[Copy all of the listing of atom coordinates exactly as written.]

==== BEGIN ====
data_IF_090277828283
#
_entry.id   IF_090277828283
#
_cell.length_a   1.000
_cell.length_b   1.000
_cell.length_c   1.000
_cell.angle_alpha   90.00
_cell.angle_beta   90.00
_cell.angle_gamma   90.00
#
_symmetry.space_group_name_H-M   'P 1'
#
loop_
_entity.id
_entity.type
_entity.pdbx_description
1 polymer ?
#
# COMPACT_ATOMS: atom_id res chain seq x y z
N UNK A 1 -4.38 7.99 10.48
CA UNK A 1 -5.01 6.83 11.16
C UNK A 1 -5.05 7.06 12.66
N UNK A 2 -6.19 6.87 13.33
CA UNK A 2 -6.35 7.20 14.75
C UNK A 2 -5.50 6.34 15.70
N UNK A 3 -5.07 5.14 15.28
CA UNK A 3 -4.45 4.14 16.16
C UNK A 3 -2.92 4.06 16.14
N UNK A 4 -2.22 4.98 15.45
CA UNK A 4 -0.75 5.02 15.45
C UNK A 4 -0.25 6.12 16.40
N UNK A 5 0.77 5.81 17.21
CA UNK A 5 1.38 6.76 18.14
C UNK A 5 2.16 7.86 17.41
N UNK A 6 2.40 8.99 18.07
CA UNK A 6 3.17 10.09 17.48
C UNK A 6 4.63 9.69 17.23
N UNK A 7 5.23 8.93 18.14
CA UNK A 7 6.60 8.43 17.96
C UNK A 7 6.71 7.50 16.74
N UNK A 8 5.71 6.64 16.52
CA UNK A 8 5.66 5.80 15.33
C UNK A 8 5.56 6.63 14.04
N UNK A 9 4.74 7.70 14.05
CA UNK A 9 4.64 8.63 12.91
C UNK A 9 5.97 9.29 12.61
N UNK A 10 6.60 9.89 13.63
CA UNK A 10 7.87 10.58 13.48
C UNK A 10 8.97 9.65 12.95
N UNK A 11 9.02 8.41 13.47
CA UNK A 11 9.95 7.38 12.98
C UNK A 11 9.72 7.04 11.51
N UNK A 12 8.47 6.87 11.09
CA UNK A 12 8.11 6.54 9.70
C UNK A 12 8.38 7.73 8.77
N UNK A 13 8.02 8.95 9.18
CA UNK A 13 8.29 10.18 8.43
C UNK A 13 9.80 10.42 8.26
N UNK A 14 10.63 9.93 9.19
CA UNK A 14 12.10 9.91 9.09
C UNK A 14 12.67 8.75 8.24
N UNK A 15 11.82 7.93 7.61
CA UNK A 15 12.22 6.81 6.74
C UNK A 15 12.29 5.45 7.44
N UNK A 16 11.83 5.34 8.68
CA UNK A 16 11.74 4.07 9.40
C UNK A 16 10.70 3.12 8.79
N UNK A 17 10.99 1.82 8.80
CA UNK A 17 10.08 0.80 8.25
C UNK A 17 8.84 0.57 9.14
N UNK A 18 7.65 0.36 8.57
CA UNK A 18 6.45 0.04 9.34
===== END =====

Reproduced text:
data_IF_090277828283
#
_entry.id   IF_090277828283
#
_cell.length_a   1.000
_cell.length_b   1.000
_cell.length_c   1.000
_cell.angle_alpha   90.00
_cell.angle_beta   90.00
_cell.angle_gamma   90.00
#
_symmetry.space_group_name_H-M   'P 1'
#
loop_
_entity.id
_entity.type
_entity.pdbx_description
1 polymer ?
#
# COMPACT_ATOMS: atom_id res chain seq x y z
N UNK A 1 -4.38 7.99 10.48
CA UNK A 1 -5.01 6.83 11.16
C UNK A 1 -5.05 7.06 12.66
N UNK A 2 -6.19 6.87 13.33
CA UNK A 2 -6.35 7.20 14.75
C UNK A 2 -5.50 6.34 15.70
N UNK A 3 -5.07 5.14 15.28
CA UNK A 3 -4.45 4.14 16.16
C UNK A 3 -2.92 4.06 16.14
N UNK A 4 -2.22 4.98 15.45
CA UNK A 4 -0.75 5.02 15.45
C UNK A 4 -0.25 6.12 16.40
N UNK A 5 0.77 5.81 17.21
CA UNK A 5 1.38 6.76 18.14
C UNK A 5 2.16 7.86 17.41
N UNK A 6 2.40 8.99 18.07
CA UNK A 6 3.17 10.09 17.48
C UNK A 6 4.63 9.69 17.23
N UNK A 7 5.23 8.93 18.14
CA UNK A 7 6.60 8.43 17.96
C UNK A 7 6.71 7.50 16.74
N UNK A 8 5.71 6.64 16.52
CA UNK A 8 5.66 5.80 15.33
C UNK A 8 5.56 6.63 14.04
N UNK A 9 4.74 7.70 14.05
CA UNK A 9 4.64 8.63 12.91
C UNK A 9 5.97 9.29 12.61
N UNK A 10 6.60 9.89 13.63
CA UNK A 10 7.87 10.58 13.48
C UNK A 10 8.97 9.65 12.95
N UNK A 11 9.02 8.41 13.47
CA UNK A 11 9.95 7.38 12.98
C UNK A 11 9.72 7.04 11.51
N UNK A 12 8.47 6.87 11.09
CA UNK A 12 8.11 6.54 9.70
C UNK A 12 8.38 7.73 8.77
N UNK A 13 8.02 8.95 9.18
CA UNK A 13 8.29 10.18 8.43
C UNK A 13 9.80 10.42 8.26
N UNK A 14 10.63 9.93 9.19
CA UNK A 14 12.10 9.91 9.09
C UNK A 14 12.67 8.75 8.24
N UNK A 15 11.82 7.93 7.61
CA UNK A 15 12.22 6.81 6.74
C UNK A 15 12.29 5.45 7.44
N UNK A 16 11.83 5.34 8.68
CA UNK A 16 11.74 4.07 9.40
C UNK A 16 10.70 3.12 8.79
N UNK A 17 10.99 1.82 8.80
CA UNK A 17 10.08 0.80 8.25
C UNK A 17 8.84 0.57 9.14
N UNK A 18 7.65 0.36 8.57
CA UNK A 18 6.45 0.04 9.34